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Doug... you don't give any specifics about what they expect. This makes it hard to know whether you should take it or not.

- Do they expect you to be a one-man band?
- Interior or exterior?
- Moving or stationary?

If it's a stationary shoot, what's wrong with a wired lav direct to the camera?

Remember, it's the shooter, not the gear (within reason). With your kit and some talent I don't see any reason you should back away from this.
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Old November 7th, 2008, 08:14 PM   #4
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you definately have the gear to get the job done. but like stated before, whats the expectation of the client? is it just a sit down? or is it sit down and b-roll?

if they need a sound guy, you wont need a boom pole or mixer, just hire a sound guy. I would rent the monitor as well.

but if they dont, just sit em down, wire them up, light it and start shooting! good luck!


I dont understand recording sound seperately, so for this shoot I would recomend getting it straight to the tape.
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Old November 8th, 2008, 02:54 AM   #5
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These days news type programmes usually use one person crews, but for a magazine programme they may want a sound recordist, although I suspect they may not. Sound is almost always recorded single system for broadcast work unless shooting high end productions like drama. If you require two mics, split the tracks, so that on a two way interview each person's mic is on a different track. Sound recordists often supply their own gear.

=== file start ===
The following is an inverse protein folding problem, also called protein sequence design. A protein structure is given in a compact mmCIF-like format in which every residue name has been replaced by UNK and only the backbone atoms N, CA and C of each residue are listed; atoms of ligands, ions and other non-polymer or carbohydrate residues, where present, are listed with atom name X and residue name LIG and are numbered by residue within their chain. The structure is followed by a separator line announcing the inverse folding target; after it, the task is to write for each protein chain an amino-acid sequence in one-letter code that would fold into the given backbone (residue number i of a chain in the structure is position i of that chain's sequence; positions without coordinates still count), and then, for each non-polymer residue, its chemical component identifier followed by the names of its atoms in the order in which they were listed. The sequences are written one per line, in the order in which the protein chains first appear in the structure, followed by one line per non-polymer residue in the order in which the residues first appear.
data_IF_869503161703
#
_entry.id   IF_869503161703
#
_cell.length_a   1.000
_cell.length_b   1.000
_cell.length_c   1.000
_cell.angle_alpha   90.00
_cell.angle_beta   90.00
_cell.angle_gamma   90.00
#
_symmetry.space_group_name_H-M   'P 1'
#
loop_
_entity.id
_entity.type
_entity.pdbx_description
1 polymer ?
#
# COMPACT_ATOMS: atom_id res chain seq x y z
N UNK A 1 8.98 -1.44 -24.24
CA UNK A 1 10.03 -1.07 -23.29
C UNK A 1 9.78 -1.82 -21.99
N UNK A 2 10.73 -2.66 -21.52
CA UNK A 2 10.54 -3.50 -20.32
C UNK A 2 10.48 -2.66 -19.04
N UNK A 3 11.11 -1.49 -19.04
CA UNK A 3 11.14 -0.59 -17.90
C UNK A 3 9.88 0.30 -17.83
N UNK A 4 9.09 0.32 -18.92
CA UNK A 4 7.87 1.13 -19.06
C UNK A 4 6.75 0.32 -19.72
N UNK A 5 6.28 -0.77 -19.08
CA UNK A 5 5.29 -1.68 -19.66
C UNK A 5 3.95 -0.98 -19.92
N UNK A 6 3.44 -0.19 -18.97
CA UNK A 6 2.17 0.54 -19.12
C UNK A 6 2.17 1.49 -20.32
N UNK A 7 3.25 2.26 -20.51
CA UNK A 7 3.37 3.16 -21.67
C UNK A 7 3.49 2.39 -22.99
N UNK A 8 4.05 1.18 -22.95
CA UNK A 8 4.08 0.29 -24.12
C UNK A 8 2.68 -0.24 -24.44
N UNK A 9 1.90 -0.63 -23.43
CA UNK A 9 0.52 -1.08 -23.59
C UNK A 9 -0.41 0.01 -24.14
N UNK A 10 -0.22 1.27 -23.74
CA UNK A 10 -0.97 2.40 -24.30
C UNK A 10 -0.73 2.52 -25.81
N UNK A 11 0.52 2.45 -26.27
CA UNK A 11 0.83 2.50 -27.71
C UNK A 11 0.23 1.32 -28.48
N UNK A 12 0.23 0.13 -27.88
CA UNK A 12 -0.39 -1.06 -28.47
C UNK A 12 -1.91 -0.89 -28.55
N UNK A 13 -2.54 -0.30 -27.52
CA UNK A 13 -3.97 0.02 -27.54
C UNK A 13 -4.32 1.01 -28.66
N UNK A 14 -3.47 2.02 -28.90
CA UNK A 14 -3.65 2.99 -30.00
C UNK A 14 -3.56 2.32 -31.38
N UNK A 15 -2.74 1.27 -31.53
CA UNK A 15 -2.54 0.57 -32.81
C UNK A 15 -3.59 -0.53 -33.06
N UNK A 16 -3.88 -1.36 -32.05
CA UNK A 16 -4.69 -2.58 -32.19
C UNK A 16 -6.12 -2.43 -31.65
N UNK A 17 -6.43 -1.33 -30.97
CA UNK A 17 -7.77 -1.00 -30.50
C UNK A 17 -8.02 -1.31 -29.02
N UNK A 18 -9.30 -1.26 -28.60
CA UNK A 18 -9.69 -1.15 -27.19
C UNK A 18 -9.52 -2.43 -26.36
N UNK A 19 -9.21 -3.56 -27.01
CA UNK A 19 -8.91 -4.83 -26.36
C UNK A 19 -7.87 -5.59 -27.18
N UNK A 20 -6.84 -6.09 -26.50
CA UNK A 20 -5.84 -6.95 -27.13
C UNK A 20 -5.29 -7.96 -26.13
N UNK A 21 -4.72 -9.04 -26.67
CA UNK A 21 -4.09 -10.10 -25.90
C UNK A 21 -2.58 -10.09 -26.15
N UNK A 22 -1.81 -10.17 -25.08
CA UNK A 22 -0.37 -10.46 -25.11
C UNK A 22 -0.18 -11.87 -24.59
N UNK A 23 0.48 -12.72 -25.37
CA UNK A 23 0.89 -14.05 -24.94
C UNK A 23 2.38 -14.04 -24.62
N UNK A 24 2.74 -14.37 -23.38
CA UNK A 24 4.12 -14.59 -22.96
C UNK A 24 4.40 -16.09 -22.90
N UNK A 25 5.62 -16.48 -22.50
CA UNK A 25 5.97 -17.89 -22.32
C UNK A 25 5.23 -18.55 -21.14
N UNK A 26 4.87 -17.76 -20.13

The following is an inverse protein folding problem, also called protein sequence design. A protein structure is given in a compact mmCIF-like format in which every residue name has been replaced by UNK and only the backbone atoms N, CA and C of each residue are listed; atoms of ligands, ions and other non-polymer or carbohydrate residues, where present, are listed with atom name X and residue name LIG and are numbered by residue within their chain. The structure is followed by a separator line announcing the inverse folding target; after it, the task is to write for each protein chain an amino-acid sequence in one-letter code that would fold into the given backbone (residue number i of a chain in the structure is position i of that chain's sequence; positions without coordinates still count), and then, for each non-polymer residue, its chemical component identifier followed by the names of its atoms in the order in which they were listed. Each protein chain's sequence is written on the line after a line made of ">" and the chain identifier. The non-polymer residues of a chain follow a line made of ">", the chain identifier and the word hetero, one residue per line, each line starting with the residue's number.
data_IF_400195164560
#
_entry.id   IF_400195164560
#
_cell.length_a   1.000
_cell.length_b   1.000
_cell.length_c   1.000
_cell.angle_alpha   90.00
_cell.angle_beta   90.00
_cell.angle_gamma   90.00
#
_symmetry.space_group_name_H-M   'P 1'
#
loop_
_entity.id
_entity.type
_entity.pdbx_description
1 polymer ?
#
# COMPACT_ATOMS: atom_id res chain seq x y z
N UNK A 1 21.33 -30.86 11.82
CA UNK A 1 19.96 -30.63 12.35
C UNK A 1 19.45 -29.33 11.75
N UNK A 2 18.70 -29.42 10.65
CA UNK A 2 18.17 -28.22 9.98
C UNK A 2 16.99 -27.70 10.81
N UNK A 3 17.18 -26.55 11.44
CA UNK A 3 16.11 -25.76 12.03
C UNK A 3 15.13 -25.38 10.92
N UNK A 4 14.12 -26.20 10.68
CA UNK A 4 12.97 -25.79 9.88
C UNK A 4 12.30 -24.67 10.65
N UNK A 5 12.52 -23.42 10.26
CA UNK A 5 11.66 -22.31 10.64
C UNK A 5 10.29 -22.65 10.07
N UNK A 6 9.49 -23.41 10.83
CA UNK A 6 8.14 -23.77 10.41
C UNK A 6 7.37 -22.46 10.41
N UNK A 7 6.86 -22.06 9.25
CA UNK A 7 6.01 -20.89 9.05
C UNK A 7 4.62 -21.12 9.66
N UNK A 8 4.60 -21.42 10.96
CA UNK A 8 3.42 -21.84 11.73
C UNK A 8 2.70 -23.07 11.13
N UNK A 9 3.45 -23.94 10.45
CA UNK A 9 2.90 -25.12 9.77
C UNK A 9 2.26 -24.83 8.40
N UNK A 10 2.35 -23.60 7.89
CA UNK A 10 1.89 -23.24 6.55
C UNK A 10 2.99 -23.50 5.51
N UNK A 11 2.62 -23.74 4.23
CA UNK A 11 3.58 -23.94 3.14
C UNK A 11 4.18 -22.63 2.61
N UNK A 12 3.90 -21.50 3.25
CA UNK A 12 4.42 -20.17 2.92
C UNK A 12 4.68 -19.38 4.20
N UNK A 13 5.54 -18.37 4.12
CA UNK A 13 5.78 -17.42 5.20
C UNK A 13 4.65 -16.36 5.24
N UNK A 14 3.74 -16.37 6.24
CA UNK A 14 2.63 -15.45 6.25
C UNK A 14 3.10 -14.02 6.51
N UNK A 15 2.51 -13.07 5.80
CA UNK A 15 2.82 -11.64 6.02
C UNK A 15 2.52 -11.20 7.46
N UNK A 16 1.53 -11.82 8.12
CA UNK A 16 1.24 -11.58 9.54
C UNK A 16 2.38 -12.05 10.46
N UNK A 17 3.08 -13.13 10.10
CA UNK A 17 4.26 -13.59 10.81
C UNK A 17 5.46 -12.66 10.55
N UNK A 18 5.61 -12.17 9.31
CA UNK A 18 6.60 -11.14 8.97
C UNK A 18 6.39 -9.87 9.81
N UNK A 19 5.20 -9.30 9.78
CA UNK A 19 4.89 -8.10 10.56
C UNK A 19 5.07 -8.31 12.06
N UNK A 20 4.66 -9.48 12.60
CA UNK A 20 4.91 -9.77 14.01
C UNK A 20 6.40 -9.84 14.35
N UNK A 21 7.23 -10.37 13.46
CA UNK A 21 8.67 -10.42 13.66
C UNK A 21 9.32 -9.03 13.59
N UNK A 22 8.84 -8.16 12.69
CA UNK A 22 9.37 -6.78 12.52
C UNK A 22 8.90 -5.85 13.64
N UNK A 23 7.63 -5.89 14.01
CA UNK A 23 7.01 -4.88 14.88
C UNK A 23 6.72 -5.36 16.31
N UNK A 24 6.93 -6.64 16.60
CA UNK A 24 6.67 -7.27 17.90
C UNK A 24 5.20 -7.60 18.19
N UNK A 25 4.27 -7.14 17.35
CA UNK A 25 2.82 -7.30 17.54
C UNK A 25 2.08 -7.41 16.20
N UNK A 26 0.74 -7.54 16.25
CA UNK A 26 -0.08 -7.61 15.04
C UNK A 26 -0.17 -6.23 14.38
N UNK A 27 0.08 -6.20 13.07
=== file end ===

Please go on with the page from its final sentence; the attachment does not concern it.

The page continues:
On news you don't usually carry a monitor, but since it's a magazine type programme ask if they need one and if they do, hire one in.

Ask about the format they wish to shoot on, no point shooting Mini DV or HDV if they require one of the digital Betacam (or even Beta SP) formats.
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Old November 8th, 2008, 03:34 AM   #6
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Keep in mind there are many freelancers who don't own any of the gear they use on their jobs. . .they're paid to rent it, or the client owns it. See if they'll pay you the fee you want for your labor as well as covering the costs of whatever gear you'd need to rent.
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Old November 8th, 2008, 10:08 AM   #7
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brian makes a good point about checking on the format. although I suspect if they called you, they already went over that with you right?

he also makes a great point about splitting the audio tracks.

typically I have my wireless on channel 1 and shotgun on 2, and like he said, if you have a two person interview, just unhook the shotgun, and plug the second mic into that.

and yeah, a lot of companies will pay you the fees to rent gear they need. just be upfront about it, and dont try to sneak the cost in later.